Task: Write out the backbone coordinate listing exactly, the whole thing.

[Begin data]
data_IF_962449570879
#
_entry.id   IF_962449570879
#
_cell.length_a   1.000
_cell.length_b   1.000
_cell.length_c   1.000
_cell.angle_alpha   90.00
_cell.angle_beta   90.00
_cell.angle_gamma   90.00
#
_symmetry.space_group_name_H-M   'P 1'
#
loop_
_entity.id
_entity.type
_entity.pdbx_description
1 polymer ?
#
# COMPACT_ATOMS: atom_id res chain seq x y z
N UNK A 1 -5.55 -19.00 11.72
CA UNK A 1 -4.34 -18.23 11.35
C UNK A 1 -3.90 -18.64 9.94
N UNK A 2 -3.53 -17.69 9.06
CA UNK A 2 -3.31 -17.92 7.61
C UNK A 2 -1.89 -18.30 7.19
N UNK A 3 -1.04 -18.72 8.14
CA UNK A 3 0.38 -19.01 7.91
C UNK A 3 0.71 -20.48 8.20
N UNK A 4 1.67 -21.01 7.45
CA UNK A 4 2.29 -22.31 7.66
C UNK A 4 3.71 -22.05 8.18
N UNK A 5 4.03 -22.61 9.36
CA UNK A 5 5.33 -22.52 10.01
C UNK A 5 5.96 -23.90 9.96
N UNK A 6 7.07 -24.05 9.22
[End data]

data_IF_962449570879
#
_entry.id   IF_962449570879
#
_cell.length_a   1.000
_cell.length_b   1.000
_cell.length_c   1.000
_cell.angle_alpha   90.00
_cell.angle_beta   90.00
_cell.angle_gamma   90.00
#
_symmetry.space_group_name_H-M   'P 1'
#
loop_
_entity.id
_entity.type
_entity.pdbx_description
1 polymer ?
#
# COMPACT_ATOMS: atom_id res chain seq x y z
N UNK A 1 -5.55 -19.00 11.72
CA UNK A 1 -4.34 -18.23 11.35
C UNK A 1 -3.90 -18.64 9.94
N UNK A 2 -3.53 -17.69 9.06
CA UNK A 2 -3.31 -17.92 7.61
C UNK A 2 -1.89 -18.30 7.19
N UNK A 3 -1.04 -18.72 8.14
CA UNK A 3 0.38 -19.01 7.91
C UNK A 3 0.71 -20.48 8.20
N UNK A 4 1.67 -21.01 7.45
CA UNK A 4 2.29 -22.31 7.66
C UNK A 4 3.71 -22.05 8.18
N UNK A 5 4.03 -22.61 9.36
CA UNK A 5 5.33 -22.52 10.01
C UNK A 5 5.96 -23.90 9.96
N UNK A 6 7.07 -24.05 9.22